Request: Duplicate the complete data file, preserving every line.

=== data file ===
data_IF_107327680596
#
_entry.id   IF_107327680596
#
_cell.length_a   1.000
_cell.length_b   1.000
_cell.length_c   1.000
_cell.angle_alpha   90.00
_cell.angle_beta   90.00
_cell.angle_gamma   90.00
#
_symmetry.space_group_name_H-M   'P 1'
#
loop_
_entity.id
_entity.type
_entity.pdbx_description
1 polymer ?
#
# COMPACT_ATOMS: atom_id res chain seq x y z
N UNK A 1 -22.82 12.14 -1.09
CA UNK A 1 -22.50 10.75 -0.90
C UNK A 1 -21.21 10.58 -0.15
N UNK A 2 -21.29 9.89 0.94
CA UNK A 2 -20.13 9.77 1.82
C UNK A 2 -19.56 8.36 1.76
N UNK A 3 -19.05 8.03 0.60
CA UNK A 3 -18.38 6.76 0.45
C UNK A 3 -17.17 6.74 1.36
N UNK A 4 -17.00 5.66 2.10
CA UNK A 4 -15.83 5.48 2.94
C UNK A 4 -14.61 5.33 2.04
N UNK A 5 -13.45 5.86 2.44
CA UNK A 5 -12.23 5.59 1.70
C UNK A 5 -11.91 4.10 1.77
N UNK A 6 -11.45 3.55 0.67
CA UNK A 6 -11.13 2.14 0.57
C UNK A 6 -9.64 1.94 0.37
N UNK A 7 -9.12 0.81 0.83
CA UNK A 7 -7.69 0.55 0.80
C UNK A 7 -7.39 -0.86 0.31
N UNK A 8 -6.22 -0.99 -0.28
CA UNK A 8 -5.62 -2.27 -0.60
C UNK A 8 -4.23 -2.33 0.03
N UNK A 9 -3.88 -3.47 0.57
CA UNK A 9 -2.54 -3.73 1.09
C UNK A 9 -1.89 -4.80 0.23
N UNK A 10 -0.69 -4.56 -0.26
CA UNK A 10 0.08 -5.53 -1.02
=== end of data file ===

data_IF_107327680596
#
_entry.id   IF_107327680596
#
_cell.length_a   1.000
_cell.length_b   1.000
_cell.length_c   1.000
_cell.angle_alpha   90.00
_cell.angle_beta   90.00
_cell.angle_gamma   90.00
#
_symmetry.space_group_name_H-M   'P 1'
#
loop_
_entity.id
_entity.type
_entity.pdbx_description
1 polymer ?
#
# COMPACT_ATOMS: atom_id res chain seq x y z
N UNK A 1 -22.82 12.14 -1.09
CA UNK A 1 -22.50 10.75 -0.90
C UNK A 1 -21.21 10.58 -0.15
N UNK A 2 -21.29 9.89 0.94
CA UNK A 2 -20.13 9.77 1.82
C UNK A 2 -19.56 8.36 1.76
N UNK A 3 -19.05 8.03 0.60
CA UNK A 3 -18.38 6.76 0.45
C UNK A 3 -17.17 6.74 1.36
N UNK A 4 -17.00 5.66 2.10
CA UNK A 4 -15.83 5.48 2.94
C UNK A 4 -14.61 5.33 2.04
N UNK A 5 -13.45 5.86 2.44
CA UNK A 5 -12.23 5.59 1.70
C UNK A 5 -11.91 4.10 1.77
N UNK A 6 -11.45 3.55 0.67
CA UNK A 6 -11.13 2.14 0.57
C UNK A 6 -9.64 1.94 0.37
N UNK A 7 -9.12 0.81 0.83
CA UNK A 7 -7.69 0.55 0.80
C UNK A 7 -7.39 -0.86 0.31
N UNK A 8 -6.22 -0.99 -0.28
CA UNK A 8 -5.62 -2.27 -0.60
C UNK A 8 -4.23 -2.33 0.03
N UNK A 9 -3.88 -3.47 0.57
CA UNK A 9 -2.54 -3.73 1.09
C UNK A 9 -1.89 -4.80 0.23
N UNK A 10 -0.69 -4.56 -0.26
CA UNK A 10 0.08 -5.53 -1.02